In the afternoon, the symposium adjourned to a series of six breakout sessions. The breakout sessions allowed for presentations and small group discussions on a broad range of topics. Charles Davenport of the National Civilian Community Corps*AmeriCorps led a session on "Building Confidence, Competence, & Leadership Skills through Community Action." Arief Rachman, of the Indonesian Ministry of Education addressed "Youth Development Perspectives." Gary Knell, President of the Sesame Workshop, chaired a session on "Information & Media." Amal al-Dossari, head of the Bahrain General Organization of Youth & Sports, spoke about "Employability and Job Skills." The breakout sessions were filled to capacity, and even after two hours, the participants still had questions to ask and ideas to share.

You can access the entire list of organizations that participated in the conference in the Compendium of Projects section of UNESCO’s website: www.unesco.org/en/youthcrossroads.



South Carolina, USA
June 24, 2008

Russell in South Carolina writes:

Learning to use one's mind instead of one's fist is such a simple concept at a glance. When you actually apply it, that's when you begin to appreciate the true depth this lesson contains within.

This lesson should be taught to children at a young age and positively supported throughout adulthood. There would be less of a need for security in schools because there would be fewer fights. The racism that thrives here in the South would be almost unheard of. The national sense of homophobia wouldn't be in news headlines. The tragic battles that are taking place even now would be on a much smaller scale had this lesson been taught to all participants at an early age. True strength comes from using one's mind. In using my mind I've learned to listen first and speak second. Not everything is as it seems on the surface. Differences between individuals or circumstances that I don't understand aren't inherently a threat to my well being. Learning to use one's mind instead of one's fist is a powerful message.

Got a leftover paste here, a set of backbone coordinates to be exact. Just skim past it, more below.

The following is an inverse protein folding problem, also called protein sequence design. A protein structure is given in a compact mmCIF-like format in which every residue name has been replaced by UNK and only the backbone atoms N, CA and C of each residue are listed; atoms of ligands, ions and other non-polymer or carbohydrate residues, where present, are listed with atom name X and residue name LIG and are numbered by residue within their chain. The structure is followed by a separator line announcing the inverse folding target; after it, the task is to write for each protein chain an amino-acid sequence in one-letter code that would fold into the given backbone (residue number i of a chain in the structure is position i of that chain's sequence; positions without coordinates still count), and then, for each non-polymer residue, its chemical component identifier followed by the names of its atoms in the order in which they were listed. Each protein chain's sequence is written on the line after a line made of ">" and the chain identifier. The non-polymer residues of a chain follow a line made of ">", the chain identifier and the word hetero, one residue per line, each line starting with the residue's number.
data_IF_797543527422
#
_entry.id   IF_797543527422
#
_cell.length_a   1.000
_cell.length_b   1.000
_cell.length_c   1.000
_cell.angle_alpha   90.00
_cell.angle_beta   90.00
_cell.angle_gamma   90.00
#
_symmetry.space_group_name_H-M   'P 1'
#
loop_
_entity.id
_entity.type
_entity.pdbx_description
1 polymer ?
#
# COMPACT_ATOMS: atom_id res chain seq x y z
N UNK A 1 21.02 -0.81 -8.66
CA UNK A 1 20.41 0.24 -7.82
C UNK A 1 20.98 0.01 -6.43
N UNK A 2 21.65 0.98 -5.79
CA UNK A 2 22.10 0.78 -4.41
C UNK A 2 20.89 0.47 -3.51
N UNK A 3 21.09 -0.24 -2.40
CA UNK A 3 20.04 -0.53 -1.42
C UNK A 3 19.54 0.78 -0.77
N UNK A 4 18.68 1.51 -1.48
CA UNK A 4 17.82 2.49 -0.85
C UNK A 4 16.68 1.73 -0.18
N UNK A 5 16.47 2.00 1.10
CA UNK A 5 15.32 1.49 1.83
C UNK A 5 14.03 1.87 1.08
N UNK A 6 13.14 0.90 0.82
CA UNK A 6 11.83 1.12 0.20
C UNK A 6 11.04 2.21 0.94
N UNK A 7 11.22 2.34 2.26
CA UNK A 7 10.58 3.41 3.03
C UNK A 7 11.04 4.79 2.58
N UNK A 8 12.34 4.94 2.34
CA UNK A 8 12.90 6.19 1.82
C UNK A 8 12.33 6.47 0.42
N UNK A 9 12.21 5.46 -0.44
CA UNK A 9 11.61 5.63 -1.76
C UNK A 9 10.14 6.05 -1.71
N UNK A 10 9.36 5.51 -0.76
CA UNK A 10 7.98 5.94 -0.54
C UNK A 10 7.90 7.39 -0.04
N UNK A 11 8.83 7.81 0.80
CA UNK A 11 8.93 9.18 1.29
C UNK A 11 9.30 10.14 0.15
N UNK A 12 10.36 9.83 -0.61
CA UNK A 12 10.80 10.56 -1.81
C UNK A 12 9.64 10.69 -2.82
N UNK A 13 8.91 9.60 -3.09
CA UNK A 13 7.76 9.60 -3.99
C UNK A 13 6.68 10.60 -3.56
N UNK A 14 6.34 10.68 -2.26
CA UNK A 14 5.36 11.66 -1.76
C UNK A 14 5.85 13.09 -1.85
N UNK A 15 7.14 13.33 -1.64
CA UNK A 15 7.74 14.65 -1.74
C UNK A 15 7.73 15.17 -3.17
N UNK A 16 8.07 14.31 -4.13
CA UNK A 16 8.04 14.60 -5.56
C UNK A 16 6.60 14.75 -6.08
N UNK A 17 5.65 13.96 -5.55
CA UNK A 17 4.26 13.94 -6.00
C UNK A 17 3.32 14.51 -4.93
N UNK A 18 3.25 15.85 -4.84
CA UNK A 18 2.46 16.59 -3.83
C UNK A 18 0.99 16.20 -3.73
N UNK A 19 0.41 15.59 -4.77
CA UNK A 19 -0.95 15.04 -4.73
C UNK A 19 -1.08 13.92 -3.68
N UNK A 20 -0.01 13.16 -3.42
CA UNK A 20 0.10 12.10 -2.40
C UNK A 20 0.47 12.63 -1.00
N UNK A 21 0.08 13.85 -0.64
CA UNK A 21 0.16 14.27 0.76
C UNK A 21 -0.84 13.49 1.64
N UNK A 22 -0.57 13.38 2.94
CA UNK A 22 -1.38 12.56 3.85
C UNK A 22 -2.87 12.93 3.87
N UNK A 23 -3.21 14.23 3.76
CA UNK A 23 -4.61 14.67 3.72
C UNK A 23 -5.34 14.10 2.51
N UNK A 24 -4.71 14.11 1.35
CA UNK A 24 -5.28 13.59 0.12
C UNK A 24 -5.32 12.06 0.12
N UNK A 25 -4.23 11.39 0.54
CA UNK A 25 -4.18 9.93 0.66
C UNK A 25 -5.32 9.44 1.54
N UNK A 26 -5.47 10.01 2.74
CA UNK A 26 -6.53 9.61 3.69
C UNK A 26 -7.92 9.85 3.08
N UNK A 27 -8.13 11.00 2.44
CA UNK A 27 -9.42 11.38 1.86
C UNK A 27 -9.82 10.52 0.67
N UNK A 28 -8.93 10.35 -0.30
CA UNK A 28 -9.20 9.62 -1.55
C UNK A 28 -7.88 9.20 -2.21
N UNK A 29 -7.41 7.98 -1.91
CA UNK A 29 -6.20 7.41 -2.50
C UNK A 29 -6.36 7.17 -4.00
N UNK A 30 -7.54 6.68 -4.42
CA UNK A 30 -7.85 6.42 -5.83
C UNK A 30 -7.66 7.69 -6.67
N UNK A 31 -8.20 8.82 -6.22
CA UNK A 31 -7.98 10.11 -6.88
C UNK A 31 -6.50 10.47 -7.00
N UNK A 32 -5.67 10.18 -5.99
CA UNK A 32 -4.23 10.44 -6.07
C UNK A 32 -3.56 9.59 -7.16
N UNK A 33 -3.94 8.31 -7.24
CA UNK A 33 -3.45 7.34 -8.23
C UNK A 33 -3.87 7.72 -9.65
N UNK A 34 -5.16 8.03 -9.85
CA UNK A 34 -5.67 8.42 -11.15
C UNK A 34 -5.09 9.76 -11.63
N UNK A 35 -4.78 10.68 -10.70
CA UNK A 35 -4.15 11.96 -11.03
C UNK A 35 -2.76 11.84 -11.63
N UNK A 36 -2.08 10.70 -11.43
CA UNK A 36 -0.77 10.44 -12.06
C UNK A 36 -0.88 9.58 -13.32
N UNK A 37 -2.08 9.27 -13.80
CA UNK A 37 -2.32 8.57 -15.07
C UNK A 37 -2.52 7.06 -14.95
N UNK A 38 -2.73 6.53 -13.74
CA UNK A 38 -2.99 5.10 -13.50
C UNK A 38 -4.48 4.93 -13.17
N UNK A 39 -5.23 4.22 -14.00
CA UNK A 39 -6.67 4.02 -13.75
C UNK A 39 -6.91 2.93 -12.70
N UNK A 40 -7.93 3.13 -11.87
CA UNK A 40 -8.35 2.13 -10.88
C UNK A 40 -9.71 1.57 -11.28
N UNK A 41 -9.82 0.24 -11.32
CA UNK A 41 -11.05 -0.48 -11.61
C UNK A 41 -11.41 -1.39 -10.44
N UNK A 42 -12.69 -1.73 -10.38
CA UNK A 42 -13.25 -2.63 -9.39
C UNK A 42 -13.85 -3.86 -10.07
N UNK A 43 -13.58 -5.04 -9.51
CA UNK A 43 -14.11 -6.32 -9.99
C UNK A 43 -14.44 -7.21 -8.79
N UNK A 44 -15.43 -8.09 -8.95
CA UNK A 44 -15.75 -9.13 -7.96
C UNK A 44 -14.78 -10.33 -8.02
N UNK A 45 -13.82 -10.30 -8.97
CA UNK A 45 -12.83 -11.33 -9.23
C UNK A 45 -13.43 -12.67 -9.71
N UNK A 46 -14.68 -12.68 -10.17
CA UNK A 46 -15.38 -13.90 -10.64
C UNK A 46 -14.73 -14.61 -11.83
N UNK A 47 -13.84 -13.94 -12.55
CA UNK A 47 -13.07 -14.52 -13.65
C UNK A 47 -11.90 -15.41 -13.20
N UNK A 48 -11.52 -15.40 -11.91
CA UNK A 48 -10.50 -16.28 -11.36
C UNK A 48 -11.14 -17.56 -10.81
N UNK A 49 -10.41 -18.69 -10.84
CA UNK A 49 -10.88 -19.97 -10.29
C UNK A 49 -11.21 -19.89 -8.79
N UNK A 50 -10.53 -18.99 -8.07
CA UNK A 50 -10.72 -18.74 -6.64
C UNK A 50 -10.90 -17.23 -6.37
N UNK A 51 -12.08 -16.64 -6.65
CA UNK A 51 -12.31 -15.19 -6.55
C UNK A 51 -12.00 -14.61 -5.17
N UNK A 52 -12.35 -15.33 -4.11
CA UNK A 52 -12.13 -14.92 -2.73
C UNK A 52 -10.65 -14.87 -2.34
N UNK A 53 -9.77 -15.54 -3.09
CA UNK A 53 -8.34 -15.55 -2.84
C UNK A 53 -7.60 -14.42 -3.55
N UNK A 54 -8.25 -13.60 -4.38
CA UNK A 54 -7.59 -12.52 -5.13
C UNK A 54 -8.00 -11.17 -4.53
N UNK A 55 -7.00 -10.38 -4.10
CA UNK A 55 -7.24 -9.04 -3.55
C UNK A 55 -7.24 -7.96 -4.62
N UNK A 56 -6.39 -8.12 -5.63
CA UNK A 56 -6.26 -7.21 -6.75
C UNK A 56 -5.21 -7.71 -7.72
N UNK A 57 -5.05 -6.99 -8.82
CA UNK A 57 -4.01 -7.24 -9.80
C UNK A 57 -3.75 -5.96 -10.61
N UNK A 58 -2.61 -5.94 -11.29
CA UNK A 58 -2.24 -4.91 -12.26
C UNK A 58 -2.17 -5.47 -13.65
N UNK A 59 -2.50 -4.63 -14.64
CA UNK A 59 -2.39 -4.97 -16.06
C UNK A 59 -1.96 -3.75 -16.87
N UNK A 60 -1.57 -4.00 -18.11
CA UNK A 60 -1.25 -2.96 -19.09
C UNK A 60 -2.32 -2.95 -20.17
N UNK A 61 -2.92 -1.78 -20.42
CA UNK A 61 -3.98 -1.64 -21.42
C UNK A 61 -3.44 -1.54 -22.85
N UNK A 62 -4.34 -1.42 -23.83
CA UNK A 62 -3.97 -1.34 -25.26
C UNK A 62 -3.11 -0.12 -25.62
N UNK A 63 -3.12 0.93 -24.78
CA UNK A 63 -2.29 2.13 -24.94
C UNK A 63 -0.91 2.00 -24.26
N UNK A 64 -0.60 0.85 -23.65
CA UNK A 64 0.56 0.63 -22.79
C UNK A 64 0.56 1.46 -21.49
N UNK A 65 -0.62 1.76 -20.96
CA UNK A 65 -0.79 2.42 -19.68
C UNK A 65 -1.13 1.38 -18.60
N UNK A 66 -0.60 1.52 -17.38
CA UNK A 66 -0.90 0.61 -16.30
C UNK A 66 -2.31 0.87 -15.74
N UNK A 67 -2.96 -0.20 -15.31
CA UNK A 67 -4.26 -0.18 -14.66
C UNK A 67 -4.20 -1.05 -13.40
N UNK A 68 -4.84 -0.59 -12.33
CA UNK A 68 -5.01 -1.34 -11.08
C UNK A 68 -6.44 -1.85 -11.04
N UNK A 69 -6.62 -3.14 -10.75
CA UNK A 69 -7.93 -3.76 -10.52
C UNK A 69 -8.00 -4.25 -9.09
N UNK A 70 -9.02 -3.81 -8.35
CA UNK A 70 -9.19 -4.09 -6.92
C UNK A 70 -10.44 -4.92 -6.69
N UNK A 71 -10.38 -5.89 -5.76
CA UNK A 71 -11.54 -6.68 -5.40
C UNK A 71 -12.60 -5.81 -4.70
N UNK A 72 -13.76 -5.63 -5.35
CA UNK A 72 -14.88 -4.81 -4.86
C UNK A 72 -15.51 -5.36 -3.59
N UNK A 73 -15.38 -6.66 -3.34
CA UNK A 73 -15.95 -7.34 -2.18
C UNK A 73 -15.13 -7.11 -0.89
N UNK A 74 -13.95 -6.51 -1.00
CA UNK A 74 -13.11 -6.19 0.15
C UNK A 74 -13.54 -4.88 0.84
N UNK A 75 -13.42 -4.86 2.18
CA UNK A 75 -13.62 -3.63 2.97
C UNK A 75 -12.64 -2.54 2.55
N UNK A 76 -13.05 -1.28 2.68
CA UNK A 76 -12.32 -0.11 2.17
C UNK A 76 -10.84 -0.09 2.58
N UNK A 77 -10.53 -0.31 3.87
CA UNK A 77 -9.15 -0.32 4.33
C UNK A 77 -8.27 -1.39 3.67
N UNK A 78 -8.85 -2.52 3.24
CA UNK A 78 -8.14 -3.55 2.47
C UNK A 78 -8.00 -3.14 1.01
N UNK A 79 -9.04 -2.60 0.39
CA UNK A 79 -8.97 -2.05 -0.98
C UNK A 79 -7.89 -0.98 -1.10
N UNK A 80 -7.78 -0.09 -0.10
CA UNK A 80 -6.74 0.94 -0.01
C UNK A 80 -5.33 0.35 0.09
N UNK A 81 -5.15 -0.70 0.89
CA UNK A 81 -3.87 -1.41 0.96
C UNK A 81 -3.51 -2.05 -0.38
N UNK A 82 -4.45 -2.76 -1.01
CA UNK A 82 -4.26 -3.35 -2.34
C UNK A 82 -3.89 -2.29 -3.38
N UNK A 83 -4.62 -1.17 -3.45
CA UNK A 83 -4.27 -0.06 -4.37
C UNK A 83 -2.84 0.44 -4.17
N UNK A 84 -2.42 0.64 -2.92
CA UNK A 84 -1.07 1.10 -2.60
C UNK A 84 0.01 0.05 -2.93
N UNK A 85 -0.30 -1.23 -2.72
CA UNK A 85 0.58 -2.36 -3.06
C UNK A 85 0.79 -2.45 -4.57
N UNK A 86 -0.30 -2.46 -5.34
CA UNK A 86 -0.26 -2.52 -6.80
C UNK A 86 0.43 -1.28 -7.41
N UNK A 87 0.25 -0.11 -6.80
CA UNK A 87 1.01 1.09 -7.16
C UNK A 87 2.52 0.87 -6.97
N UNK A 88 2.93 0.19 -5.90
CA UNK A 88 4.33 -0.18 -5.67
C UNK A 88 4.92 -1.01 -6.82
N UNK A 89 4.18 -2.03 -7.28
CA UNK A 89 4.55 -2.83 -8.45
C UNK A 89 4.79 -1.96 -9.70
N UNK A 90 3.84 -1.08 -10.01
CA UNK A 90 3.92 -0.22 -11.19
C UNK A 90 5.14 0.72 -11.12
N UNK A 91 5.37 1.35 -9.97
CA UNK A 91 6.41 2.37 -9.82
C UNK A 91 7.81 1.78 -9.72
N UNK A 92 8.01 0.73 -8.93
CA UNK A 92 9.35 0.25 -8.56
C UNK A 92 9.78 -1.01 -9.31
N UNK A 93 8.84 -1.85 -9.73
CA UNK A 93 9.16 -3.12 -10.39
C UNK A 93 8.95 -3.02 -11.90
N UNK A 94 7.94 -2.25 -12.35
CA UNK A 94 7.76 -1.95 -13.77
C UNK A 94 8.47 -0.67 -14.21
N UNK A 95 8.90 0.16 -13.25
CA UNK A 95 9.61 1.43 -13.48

We do not live in a perfect world but teaching and learning this simple lesson early in life will bring us one step closer to it.

Ronald B.
New York, USA
July 2, 2008

RB in New York writes:

Minds over Fists.....Excellent idea...

The USG should be the leader in thinking and talking with the world on ways to resolve differences. In the Drug rehabiltation field, there has been a long-term concept; If a person's hands are busy working, writing, and their minds and mouths are thinking and talking; there is no room for drugs or guns....

"what's in your hands?""what's on your mind?"

June 28, 2008

Hiroshi in Japan writes:

I would like to work by using of my knowledge as possible as I could.


Latest Stories